The emerging role of small states amidst the crisis of multilateralism

By Christabel Fernandez

My time at the United Nations exposed me to the many fascinating facets of multilateralism and international relations. International Organisations like the United Nations are indeed a beacon of hope to peaceful international cooperation and a prevention of a third world war. Yet my time there also exposed me to the almost crippling and unbelievable reality of how IOs operate, and the blatant disregard for international norms and standards that large and powerful countries have. While the criticism against the abuse of power by states like those in the Security Council’s Permanent Five (P5) are widely known, less is known about the camp of small states that are seeing their collective voice grow, and for a more noble cause.  

Coming from Singapore, I have always had a sort of “soft spot” for small states and their struggles in international diplomacy. Their fights are numerous, from overcoming resource limitations, security and trying to gain legitimacy on an international level, and these are just some examples. Singapore, however, a tiny island nation-state, has managed to somehow make a mark in the world today. From leading the UNCLOS negotiations, [1] to holding key leadership positions in international organizations, [2] Singapore and Singaporeans have created a reputation for themselves as small, but capable. There is an affectionate term we use in my country known as being like “chilli padi”, a tiny red pepper with fiery seeds found in Southeast Asia – referring to the ability to pack an underestimated mean punch despite your small size.

Small states are also less concerned with militarized conflicts and politicized positions, due to resource-limitations and noninvolvement in protracted conflicts, thus giving them the capacity to channel their efforts towards issues that are most pressing for themselves. One example that drew my particular attention at the UN was a group called the Small Island Developing States (SIDS). Made up of island-states in the Caribbean, the Pacific, Atlantic and Indian Oceans and the South China Sea. Many of them consisting of low-lying coastal towns, the SIDS are now largely driving the UN climate change and sustainable development agenda. [3] Owing to the fact that many of their economies are still developing, their contributions to greenhouse gas emissions are minimal, yet they are experiencing the worst effects of climate change and environmental damage that threaten their livelihoods and future. This group no doubt too “packs a punch” when it comes to climate change. Their expertise and knowledge in a vast array of environmental issues such as ocean conservation and sustainable tourism makes them a legitimate voice for what is arguably the most important threat facing our world today. It doesn’t hurt of course, that (handsome) public figures like Jason Momoa are vocal advocates also backing the group. The Aquaman star was the keynote speaker at the UN High-Level Summit in 2019.

This idea of collective grouping works well too with the European Union, who now coordinates its voting and negotiates as a bloc in the UN. [4] The EU is indeed another regional group “trend-setter” in the UN, currently now holding an observer status and delivering statements at the start of almost all debates. Such a presence is certainly felt and is particularly effective against the traditionally “loud” states such as the US or Russia and gives weight to individual European states like Luxembourg, who otherwise may find it difficult to have their positions heard. As the single largest financial contributor, the EU is in a position to ensure sustainable funding with its anticipated UN reform package. [5] It also leads the agenda for the UN human rights system as well as for nuclear disarmament, for example. There is much potential in such efforts especially with the sharing of resources from all its member-states, not just financial but for expertise as well. It is important therefore for regional groups to coordinate their positions in order to gain greater credibility. This is also emerging among the African Group, for instance, who are particularly vocal about the lack of the continent’s representation in the Security Council. These are all important issues to be raised at the UN and, with continued advocacy, change may not necessarily be a long way off.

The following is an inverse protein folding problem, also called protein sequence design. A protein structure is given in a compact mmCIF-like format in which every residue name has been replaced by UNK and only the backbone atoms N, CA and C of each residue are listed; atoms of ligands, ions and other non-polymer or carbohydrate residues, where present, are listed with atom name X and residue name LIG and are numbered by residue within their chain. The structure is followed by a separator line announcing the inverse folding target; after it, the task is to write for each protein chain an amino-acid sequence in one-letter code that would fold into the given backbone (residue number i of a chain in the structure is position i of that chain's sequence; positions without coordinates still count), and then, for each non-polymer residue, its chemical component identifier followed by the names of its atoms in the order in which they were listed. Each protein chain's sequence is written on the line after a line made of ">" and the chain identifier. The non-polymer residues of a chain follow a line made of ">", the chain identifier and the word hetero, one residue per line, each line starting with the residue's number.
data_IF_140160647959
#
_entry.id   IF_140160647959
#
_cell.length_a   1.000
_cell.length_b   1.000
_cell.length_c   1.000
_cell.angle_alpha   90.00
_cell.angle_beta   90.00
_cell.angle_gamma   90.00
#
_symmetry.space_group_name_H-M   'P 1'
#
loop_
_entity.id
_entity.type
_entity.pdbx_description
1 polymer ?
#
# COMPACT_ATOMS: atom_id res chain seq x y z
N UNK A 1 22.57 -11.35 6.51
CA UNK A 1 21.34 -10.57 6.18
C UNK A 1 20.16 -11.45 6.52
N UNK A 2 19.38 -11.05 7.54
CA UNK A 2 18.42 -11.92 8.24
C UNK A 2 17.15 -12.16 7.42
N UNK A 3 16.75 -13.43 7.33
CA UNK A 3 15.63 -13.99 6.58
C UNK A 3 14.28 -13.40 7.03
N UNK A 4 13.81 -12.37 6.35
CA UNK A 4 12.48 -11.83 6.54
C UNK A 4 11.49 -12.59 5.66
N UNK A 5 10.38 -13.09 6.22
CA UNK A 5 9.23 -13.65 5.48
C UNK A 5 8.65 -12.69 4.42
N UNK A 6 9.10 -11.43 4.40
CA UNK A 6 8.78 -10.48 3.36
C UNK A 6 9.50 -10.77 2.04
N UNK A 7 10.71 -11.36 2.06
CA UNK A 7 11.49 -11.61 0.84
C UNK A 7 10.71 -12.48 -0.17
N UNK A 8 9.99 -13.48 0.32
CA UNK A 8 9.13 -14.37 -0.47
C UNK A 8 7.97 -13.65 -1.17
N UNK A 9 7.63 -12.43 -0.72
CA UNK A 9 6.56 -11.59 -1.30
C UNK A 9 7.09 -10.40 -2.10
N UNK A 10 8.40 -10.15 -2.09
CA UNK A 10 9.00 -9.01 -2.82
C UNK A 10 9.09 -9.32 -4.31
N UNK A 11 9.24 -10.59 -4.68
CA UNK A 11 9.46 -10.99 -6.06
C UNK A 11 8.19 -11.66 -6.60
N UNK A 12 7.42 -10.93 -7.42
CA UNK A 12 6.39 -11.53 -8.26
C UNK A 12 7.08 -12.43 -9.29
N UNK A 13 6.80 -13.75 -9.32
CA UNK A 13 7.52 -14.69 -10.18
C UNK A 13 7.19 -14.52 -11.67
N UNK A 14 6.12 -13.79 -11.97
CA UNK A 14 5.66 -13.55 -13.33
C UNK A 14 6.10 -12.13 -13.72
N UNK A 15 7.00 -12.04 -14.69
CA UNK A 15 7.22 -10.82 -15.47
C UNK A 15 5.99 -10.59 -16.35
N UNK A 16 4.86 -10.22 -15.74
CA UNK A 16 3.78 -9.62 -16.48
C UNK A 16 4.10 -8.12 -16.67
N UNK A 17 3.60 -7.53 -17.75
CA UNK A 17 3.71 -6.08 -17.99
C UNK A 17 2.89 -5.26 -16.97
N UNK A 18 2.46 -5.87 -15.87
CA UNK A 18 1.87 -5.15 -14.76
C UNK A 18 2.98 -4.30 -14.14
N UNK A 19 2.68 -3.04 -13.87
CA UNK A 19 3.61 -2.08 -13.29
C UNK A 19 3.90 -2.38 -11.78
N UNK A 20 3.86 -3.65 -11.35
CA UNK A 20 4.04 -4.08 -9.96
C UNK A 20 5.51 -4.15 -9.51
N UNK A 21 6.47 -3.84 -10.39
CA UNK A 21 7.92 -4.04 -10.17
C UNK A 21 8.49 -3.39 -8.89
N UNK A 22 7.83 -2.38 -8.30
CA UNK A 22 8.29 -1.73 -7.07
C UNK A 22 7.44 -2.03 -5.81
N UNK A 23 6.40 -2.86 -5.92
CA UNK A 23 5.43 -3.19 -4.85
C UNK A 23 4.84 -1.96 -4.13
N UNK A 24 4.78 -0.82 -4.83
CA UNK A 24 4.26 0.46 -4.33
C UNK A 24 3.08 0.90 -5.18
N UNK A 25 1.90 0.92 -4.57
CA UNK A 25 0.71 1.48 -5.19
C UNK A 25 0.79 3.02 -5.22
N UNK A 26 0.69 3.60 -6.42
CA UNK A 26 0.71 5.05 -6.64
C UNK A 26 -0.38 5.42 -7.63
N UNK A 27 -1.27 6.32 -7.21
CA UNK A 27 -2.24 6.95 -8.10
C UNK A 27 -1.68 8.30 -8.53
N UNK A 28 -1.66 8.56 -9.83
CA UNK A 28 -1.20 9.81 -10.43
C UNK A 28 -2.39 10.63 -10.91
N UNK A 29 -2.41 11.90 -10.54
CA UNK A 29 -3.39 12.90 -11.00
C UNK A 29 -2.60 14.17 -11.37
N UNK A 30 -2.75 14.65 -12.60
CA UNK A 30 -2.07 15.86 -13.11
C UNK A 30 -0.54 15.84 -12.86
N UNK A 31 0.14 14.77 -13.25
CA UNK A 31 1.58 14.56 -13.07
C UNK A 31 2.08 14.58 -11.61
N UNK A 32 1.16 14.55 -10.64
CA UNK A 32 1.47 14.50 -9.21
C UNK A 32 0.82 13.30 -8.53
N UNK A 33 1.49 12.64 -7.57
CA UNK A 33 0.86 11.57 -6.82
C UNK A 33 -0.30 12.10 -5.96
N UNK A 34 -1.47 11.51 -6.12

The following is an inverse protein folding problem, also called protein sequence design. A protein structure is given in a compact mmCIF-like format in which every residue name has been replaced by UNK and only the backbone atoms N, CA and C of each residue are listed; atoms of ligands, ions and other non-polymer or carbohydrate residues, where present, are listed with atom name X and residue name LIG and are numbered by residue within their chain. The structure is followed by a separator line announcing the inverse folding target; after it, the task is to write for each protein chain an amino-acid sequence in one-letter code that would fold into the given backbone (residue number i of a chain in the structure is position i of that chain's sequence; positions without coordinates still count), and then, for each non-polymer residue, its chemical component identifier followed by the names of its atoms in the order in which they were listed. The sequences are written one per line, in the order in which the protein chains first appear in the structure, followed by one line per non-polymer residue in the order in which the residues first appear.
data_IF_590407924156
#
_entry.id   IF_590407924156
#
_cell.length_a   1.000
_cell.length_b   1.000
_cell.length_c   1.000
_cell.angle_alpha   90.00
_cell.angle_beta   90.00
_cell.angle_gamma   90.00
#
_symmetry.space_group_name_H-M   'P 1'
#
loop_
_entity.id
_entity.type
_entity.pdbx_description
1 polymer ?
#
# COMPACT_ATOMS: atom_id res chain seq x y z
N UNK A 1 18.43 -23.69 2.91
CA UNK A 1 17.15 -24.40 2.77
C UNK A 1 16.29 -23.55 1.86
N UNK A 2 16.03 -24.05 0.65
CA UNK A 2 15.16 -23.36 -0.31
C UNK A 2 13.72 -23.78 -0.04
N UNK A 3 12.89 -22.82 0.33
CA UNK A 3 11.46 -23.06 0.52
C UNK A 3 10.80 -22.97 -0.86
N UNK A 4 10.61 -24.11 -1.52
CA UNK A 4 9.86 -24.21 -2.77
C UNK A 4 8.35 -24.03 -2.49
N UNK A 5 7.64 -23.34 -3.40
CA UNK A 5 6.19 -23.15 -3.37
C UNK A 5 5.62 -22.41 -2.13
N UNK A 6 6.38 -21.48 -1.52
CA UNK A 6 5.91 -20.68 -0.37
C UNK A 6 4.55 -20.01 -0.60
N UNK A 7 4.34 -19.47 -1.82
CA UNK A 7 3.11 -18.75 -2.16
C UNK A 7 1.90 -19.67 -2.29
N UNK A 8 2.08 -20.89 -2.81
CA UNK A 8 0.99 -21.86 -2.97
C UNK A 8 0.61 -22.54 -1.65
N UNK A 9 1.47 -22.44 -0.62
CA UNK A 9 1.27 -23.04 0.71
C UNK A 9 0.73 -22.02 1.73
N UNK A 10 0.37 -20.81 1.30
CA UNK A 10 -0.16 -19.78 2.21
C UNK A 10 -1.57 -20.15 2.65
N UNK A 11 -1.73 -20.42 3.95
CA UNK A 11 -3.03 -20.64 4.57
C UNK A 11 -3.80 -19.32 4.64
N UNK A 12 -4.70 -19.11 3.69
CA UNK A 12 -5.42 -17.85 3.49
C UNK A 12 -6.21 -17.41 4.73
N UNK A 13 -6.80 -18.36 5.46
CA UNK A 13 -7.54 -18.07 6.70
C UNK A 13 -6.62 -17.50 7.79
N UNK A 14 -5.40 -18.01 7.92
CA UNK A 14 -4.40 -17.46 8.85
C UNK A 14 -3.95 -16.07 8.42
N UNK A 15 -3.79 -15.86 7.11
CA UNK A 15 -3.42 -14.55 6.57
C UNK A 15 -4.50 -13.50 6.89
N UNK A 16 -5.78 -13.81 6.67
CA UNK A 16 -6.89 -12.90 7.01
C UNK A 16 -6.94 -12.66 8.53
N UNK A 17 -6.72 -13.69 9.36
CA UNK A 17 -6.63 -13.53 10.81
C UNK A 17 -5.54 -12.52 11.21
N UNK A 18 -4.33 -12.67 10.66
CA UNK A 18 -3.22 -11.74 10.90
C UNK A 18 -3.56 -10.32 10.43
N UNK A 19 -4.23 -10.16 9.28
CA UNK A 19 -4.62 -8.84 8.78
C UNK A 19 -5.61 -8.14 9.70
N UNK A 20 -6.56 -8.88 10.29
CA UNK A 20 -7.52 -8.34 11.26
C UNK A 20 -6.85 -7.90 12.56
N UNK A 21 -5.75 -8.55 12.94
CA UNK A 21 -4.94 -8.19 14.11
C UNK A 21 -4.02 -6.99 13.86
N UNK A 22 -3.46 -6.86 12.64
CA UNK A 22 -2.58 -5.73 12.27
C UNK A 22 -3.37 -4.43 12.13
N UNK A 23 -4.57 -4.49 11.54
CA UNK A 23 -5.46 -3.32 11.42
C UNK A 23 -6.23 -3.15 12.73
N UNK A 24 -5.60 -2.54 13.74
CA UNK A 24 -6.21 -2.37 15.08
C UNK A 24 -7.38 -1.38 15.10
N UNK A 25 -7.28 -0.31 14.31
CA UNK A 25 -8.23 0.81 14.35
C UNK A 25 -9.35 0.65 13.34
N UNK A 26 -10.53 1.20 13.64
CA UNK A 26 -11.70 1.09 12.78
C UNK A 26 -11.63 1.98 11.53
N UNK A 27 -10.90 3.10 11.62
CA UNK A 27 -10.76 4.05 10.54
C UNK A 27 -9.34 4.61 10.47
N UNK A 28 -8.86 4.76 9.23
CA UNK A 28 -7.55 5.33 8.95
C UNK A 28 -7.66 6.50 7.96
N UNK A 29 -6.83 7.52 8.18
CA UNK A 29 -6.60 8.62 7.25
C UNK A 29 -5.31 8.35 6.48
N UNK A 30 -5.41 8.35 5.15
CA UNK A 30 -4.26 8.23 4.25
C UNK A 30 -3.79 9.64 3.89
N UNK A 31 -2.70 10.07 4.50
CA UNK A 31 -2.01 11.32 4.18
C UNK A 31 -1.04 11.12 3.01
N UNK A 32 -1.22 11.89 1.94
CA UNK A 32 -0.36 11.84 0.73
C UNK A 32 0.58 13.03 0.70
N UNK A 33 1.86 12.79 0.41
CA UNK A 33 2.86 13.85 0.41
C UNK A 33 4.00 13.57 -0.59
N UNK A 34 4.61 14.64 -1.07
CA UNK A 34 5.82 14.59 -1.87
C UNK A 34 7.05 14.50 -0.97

Despite the manifold criticisms of the UN today, there is indeed still hope in the potential of this organization to effect positive change in our world today and to address the pressing concerns that threaten the future of our planet and people’s future. The UN’s ethos is cooperation and consensus, and I believe that the power to change lies in the collective effort of states exerting enough pressure for the change they want to see.

 

References

[1] MFA Singapore Ambassador-at-Large Professor Tommy Koh shares his thoughts about UNCLOS and the challenges that he had faced as President of UNCLOS III. https://www.mfa.gov.sg/Overseas-Mission/Geneva/Mission-Updates/2019/06/press_20190618

[2] Singaporeans in key positions.

[3] UN OHRLLS – Small Island Developing States. http://unohrlls.org/about-sids/

[4] EEAS – How does the EU work at the United Nations? https://eeas.europa.eu/sites/eeas/files/unga_factsheet_2019-2.pdf

[5]EEAS – How does the EU work at the United Nations?

Picture: United Nations Photo, Flickr

 

 

 

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